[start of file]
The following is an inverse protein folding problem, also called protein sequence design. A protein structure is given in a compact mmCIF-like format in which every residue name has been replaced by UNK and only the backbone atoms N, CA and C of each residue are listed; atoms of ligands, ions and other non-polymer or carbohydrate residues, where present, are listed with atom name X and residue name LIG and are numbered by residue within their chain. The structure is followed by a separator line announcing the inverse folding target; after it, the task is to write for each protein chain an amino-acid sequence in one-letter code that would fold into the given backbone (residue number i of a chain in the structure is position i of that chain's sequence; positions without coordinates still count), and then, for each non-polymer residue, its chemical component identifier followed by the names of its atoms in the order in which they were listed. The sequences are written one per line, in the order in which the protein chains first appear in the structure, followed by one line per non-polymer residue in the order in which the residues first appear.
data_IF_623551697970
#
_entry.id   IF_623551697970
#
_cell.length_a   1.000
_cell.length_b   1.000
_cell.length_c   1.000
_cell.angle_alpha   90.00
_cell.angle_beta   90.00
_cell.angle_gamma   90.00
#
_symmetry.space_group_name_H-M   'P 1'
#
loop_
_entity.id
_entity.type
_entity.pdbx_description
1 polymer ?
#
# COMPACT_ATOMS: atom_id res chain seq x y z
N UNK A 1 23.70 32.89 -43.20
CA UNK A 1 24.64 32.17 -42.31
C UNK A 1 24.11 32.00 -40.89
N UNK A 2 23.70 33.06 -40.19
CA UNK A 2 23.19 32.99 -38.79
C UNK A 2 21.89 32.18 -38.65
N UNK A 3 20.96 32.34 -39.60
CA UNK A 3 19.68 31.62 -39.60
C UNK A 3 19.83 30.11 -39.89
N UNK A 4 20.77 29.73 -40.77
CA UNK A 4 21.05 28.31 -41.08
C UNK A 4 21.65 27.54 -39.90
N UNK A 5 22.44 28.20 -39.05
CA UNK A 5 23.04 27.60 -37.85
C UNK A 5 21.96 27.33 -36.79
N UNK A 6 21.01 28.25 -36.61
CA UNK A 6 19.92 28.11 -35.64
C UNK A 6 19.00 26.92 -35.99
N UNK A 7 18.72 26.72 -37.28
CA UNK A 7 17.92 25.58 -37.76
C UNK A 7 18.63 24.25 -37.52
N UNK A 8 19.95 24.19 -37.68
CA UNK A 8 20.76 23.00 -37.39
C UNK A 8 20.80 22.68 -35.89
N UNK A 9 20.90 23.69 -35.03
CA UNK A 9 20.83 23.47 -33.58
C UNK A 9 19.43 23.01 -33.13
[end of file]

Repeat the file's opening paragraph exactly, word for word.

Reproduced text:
The following is an inverse protein folding problem, also called protein sequence design. A protein structure is given in a compact mmCIF-like format in which every residue name has been replaced by UNK and only the backbone atoms N, CA and C of each residue are listed; atoms of ligands, ions and other non-polymer or carbohydrate residues, where present, are listed with atom name X and residue name LIG and are numbered by residue within their chain. The structure is followed by a separator line announcing the inverse folding target; after it, the task is to write for each protein chain an amino-acid sequence in one-letter code that would fold into the given backbone (residue number i of a chain in the structure is position i of that chain's sequence; positions without coordinates still count), and then, for each non-polymer residue, its chemical component identifier followed by the names of its atoms in the order in which they were listed. The sequences are written one per line, in the order in which the protein chains first appear in the structure, followed by one line per non-polymer residue in the order in which the residues first appear.